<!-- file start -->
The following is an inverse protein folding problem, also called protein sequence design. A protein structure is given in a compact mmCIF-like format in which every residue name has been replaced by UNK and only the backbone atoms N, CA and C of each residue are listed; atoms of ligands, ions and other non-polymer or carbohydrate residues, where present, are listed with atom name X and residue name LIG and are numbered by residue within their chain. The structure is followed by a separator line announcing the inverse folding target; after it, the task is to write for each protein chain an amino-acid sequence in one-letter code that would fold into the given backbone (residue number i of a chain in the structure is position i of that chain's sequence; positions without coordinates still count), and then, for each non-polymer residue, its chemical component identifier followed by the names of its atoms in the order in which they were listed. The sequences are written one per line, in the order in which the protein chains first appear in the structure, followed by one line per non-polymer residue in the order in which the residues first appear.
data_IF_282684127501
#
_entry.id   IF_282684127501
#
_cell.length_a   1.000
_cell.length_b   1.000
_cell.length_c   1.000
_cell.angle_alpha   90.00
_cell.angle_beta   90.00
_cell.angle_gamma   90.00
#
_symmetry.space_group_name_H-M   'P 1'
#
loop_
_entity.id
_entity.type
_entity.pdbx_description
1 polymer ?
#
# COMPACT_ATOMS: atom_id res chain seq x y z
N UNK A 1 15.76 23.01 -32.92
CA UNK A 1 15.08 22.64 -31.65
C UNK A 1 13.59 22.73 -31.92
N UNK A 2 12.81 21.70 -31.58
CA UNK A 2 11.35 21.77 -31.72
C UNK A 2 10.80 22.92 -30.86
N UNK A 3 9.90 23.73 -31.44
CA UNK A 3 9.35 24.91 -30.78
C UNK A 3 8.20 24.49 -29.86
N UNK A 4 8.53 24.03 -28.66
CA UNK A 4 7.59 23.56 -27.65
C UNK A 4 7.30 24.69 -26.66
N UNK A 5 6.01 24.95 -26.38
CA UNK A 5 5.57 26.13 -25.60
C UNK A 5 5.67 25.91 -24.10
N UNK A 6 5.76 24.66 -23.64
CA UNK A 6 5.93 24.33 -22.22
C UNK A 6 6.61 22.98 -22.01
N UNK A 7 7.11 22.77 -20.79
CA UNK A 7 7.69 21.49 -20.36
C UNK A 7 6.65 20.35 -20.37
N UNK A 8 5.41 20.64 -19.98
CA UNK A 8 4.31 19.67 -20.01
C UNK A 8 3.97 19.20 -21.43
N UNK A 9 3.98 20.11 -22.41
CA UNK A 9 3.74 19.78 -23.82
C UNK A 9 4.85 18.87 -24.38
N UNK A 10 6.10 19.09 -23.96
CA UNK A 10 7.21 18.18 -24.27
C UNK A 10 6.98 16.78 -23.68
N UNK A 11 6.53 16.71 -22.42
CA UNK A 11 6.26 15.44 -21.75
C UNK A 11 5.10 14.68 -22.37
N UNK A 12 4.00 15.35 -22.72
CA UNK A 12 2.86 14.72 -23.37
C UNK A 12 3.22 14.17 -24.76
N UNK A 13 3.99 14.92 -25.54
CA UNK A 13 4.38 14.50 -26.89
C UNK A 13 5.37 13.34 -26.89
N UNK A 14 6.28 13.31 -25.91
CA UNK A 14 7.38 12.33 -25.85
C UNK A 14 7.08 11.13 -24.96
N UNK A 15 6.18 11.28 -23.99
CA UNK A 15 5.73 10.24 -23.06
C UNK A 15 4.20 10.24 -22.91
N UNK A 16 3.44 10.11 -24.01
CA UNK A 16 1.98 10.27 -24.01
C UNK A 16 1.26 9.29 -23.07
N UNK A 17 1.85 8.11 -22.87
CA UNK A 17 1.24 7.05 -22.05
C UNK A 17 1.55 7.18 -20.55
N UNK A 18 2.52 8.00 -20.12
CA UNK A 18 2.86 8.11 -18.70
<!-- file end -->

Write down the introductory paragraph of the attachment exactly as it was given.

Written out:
The following is an inverse protein folding problem, also called protein sequence design. A protein structure is given in a compact mmCIF-like format in which every residue name has been replaced by UNK and only the backbone atoms N, CA and C of each residue are listed; atoms of ligands, ions and other non-polymer or carbohydrate residues, where present, are listed with atom name X and residue name LIG and are numbered by residue within their chain. The structure is followed by a separator line announcing the inverse folding target; after it, the task is to write for each protein chain an amino-acid sequence in one-letter code that would fold into the given backbone (residue number i of a chain in the structure is position i of that chain's sequence; positions without coordinates still count), and then, for each non-polymer residue, its chemical component identifier followed by the names of its atoms in the order in which they were listed. The sequences are written one per line, in the order in which the protein chains first appear in the structure, followed by one line per non-polymer residue in the order in which the residues first appear.